The scrutiny is inevitable, regardless of quantity and/or quality.
When Notre Dame's current commits make their intentions official by signing their national letters of intent on Feb. 5, the nitpicking will commence.
"He's not fast enough," "He's not big enough," and "He couldn't play for an SEC school" will be among the many phrases uttered by Notre Dame fans far and wide. It's a direct representation of a large faction of the fan base's never-been-met expectations and holier-than-thou attitude regarding all happenings relating to the program.
But in less than three weeks, those same fans should lay down their proverbial arms and take a closer, more detailed look at the Irish's 2014 haul.
According to 247sports.com's 2014 team rankings, Notre Dame's class ranks eighth nationally, only trailing Alabama, Ohio State, Florida State, Texas A&M, Auburn, Tennessee and LSU. That's elite company, regardless of whether you believe it.
For another point of view, consider the top ten teams of the final AP Top 25. Of those ten, only three currently lay claim to higher ranked recruiting classes than Notre Dame. Michigan State (3), South Carolina (4), Missouri (5), Oklahoma (6), Clemson (8), Oregon (9) and Central Florida (10) each have recruiting classes rated lower than that of the Irish.
The obvious caveat here is that each of those aforementioned programs have done an excellent job of developing the talent they've brought in in recent years. However, that's the path Notre Dame and head coach Brian Kelly are currently traversing.
In a strange way, the Irish's 2013 season is a perfect example of that condition.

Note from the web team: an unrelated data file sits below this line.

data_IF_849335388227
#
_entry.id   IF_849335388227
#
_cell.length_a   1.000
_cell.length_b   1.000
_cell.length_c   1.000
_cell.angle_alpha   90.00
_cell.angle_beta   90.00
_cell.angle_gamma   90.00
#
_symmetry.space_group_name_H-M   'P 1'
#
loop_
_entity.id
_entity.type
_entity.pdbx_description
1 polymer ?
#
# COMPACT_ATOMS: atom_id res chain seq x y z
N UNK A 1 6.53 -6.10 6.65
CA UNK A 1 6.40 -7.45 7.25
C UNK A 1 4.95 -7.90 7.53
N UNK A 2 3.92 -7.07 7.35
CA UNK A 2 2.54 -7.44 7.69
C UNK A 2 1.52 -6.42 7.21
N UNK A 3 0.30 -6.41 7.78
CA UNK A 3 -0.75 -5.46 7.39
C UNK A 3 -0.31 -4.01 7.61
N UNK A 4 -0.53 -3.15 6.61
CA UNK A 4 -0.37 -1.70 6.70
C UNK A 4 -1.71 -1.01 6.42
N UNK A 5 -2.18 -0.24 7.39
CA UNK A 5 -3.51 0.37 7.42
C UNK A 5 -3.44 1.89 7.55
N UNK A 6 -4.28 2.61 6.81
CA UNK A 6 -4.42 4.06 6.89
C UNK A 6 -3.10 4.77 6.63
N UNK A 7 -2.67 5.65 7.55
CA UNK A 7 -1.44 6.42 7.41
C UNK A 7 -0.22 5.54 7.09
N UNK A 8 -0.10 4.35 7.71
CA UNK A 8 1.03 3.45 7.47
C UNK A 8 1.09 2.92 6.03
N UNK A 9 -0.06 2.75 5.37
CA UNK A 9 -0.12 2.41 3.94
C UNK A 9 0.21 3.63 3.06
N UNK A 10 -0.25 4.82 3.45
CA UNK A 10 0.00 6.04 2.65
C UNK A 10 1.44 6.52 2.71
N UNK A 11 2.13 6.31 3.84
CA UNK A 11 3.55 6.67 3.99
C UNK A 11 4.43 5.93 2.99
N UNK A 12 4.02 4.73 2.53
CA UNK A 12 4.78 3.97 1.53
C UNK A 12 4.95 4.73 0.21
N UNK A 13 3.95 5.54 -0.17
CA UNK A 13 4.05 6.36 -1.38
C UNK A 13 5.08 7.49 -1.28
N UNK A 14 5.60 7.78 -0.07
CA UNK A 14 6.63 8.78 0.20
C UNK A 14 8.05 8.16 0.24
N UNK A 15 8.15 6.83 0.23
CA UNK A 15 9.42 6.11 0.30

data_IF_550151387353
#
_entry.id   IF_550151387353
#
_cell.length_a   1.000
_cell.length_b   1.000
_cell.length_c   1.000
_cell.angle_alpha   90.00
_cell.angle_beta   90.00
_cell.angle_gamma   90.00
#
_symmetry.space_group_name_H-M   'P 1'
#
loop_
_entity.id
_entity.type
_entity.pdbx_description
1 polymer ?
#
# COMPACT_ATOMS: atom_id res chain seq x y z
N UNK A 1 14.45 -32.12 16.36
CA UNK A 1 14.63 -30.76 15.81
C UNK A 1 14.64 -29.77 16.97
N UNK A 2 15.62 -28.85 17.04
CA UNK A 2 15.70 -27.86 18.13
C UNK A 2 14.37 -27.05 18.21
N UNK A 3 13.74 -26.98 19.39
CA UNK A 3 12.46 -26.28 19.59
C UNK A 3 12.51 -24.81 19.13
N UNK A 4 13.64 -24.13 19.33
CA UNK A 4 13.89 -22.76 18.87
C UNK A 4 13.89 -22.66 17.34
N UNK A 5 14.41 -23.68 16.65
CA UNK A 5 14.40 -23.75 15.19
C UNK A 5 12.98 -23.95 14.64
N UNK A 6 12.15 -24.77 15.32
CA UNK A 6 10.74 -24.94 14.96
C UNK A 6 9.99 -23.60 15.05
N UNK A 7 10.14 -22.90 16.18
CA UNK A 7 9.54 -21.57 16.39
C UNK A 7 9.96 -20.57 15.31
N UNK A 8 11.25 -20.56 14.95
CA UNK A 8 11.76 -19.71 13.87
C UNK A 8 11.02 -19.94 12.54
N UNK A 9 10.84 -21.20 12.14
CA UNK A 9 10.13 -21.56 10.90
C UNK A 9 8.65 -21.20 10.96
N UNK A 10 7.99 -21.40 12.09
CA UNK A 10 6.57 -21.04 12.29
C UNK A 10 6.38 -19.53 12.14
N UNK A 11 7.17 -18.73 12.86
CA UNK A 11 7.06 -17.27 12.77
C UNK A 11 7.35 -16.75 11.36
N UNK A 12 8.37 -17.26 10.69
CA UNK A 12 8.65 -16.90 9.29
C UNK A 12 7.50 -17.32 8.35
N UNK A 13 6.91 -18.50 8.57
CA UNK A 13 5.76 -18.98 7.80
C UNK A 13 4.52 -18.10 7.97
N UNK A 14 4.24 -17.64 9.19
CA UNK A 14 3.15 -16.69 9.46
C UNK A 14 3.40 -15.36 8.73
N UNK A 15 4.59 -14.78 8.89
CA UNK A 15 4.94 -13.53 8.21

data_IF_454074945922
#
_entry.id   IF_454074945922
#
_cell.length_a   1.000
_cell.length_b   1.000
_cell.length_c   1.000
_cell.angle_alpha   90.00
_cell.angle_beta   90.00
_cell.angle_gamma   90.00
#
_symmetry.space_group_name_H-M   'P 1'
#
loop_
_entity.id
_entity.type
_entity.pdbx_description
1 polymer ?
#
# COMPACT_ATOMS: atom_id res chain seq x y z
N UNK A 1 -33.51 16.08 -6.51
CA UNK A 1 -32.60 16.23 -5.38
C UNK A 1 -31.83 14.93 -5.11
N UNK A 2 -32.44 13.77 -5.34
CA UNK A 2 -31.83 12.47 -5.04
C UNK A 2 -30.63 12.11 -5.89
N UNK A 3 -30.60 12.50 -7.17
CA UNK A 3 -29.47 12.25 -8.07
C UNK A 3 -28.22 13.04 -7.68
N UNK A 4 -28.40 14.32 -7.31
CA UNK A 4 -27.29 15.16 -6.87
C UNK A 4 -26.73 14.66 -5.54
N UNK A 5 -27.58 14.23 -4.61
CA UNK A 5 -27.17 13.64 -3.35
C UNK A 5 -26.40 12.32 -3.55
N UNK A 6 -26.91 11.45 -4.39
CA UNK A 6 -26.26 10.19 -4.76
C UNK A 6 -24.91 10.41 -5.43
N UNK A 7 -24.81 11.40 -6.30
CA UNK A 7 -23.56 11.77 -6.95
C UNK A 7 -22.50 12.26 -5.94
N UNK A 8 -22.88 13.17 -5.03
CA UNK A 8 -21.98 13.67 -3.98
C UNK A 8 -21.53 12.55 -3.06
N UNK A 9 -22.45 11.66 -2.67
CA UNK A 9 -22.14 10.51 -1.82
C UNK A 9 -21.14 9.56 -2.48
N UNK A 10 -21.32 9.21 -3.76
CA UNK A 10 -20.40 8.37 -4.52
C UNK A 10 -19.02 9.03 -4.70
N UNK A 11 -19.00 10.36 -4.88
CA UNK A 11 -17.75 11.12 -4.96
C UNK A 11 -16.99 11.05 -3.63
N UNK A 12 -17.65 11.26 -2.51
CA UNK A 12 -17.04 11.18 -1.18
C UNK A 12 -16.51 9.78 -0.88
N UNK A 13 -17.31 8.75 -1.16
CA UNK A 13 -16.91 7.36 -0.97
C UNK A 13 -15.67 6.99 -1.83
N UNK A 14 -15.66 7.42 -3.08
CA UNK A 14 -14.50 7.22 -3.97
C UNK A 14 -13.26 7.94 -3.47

The argument can be made that had quarterback Everett Golson been available during the past season, he would have had enough weapons around him to make a legitimate run at a repeat appearance in the BCS National Championship Game.
The accumulation of skill position talent within the program is a direct testament to Kelly and his staff's ability to consistently attract elite talent to South Bend, Ind.
And unlike years past, this season's incoming freshmen face a tough road to playing time, and that's a direct result of the program's ability to stockpile talent on an annual basis. A minor example is current Irish commit Justin Brent, who enrolled at Notre Dame this week.
The former 4-star prospect (per 247sports.com) was rated as the top recruit in the state of Indiana as a prep star and is considered one of the most dynamic wide receivers in the 2014 class. While the 6'3", 190-pound Indianapolis native would typically play right away for a plethora of programs throughout the country, Brent will have to earn his time at Notre Dame.
When DaVaris Daniels returns for the summer semester, he'll join a group of receivers that includes Corey Robinson, Will Fuller, James Onwualu, Chris Brown and C.J. Prosise, among others.
Similar battles are ensuing throughout the program, and that's a positive sign going forward.
In a macro sense, Notre Dame's 2014 class is only adding to the enormous amount of talent already existent throughout the depth chart.
And under the proper circumstances, this crop could play an instrumental role in a potential run to the College Football Playoff in the next four years.
Only time will tell.